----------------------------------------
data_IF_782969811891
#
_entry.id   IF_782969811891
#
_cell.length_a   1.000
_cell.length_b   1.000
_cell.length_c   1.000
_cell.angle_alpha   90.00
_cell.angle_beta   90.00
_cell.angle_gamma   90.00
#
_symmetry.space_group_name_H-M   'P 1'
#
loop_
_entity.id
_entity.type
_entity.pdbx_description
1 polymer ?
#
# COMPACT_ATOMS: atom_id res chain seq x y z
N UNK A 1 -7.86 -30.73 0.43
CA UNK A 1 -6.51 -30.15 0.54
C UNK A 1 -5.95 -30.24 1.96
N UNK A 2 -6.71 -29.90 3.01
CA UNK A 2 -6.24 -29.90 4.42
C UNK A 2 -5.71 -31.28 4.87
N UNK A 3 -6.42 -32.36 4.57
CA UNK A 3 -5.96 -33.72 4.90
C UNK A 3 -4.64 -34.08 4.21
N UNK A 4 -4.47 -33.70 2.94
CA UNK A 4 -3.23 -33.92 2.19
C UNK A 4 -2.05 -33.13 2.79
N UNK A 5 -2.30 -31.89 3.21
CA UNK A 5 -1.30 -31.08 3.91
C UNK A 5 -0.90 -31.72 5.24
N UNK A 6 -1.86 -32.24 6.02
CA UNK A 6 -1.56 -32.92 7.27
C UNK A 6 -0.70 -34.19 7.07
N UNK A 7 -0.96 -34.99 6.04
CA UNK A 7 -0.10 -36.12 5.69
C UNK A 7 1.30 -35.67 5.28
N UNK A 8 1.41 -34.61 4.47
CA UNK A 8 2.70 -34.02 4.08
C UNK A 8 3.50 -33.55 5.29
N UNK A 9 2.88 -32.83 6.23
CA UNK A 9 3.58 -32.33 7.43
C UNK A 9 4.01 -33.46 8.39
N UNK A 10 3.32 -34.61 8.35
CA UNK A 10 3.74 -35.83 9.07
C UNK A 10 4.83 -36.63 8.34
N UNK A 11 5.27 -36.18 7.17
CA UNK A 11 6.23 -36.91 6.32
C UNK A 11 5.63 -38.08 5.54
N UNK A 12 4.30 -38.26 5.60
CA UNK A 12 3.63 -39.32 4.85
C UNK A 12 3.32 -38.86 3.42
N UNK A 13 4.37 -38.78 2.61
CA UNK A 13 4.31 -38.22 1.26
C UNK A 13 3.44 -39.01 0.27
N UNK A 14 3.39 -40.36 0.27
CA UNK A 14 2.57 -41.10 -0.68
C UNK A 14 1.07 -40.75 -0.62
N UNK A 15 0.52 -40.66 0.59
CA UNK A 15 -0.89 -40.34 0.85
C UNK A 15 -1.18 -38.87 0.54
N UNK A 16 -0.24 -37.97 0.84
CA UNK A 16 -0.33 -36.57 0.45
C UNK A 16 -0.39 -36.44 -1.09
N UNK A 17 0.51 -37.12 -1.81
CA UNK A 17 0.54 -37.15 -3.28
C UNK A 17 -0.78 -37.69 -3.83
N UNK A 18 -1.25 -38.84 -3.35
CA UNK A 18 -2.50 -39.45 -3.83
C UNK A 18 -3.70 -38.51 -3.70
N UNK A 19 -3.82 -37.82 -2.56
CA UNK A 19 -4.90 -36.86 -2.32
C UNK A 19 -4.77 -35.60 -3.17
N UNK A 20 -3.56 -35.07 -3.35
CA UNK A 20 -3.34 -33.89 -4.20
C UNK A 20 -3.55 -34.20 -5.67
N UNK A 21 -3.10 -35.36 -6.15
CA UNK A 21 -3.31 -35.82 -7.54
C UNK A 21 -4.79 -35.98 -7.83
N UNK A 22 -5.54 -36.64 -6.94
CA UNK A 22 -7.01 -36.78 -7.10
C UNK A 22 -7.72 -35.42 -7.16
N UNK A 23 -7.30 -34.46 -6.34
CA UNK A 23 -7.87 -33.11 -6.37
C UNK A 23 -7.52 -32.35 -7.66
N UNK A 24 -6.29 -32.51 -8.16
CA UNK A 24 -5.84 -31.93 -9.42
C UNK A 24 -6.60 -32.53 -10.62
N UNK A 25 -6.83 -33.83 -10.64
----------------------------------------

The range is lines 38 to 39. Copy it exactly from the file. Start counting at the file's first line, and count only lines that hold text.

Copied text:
C UNK A 6 -0.70 -34.19 7.07
N UNK A 7 -0.96 -34.99 6.04